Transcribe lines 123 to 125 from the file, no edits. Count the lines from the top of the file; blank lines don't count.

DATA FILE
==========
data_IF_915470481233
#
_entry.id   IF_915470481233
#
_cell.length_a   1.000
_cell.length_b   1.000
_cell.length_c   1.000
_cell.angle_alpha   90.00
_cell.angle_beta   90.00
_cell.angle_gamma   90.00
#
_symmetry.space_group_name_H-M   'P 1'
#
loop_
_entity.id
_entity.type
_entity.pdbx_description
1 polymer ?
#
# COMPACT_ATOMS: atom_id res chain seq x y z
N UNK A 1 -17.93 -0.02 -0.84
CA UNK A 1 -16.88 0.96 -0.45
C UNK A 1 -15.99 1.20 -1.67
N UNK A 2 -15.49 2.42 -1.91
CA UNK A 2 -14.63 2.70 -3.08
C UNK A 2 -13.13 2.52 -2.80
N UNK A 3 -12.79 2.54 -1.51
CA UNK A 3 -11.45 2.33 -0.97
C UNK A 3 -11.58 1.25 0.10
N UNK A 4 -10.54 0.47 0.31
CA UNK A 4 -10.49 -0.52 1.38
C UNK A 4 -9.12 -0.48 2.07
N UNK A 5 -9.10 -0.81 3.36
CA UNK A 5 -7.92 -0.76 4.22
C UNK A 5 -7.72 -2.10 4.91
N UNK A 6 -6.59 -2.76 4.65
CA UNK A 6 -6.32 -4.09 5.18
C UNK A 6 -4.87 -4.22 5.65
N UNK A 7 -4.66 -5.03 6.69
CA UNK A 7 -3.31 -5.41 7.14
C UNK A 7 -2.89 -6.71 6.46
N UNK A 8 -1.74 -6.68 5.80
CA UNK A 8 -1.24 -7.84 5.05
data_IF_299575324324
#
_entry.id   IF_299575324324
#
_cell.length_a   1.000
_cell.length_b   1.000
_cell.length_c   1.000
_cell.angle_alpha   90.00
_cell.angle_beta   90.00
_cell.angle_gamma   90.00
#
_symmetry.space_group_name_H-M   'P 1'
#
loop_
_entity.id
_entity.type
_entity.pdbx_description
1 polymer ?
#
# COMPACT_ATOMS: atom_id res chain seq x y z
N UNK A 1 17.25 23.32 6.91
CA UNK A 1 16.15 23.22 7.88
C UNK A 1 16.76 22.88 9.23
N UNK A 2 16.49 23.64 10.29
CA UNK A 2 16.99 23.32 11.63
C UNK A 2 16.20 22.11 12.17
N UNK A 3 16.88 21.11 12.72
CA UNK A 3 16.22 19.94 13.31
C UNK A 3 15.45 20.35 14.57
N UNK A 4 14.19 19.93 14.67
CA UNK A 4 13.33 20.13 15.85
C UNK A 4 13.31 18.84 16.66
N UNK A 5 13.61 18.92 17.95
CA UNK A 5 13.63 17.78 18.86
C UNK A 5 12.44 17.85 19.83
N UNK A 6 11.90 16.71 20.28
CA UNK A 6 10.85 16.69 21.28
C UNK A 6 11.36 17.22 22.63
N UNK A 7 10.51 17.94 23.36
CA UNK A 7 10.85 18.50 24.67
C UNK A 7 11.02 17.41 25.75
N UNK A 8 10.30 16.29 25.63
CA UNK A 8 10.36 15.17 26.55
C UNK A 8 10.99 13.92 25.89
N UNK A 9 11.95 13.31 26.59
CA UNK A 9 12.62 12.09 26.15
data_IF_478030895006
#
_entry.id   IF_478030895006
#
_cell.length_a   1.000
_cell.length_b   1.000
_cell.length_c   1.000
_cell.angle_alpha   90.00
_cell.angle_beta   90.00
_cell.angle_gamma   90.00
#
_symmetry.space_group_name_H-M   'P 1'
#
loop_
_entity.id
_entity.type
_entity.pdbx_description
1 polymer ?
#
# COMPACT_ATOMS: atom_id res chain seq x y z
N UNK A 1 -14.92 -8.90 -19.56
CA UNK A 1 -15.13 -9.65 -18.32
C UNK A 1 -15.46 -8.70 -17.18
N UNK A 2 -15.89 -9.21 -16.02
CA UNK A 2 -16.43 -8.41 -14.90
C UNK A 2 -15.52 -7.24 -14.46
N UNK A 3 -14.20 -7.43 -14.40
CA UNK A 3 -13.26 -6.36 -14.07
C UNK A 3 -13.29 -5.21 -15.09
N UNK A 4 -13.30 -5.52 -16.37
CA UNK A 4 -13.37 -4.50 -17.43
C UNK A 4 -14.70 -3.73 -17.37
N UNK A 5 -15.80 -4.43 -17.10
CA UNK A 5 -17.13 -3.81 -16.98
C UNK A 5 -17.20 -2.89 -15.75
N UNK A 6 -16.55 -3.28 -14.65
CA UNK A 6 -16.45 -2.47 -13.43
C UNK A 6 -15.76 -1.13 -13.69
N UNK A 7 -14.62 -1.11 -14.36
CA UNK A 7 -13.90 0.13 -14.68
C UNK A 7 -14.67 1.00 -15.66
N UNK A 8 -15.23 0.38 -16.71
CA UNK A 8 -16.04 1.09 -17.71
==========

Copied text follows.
CA UNK A 5 -17.13 -3.81 -16.98
C UNK A 5 -17.20 -2.89 -15.75
N UNK A 6 -16.55 -3.28 -14.65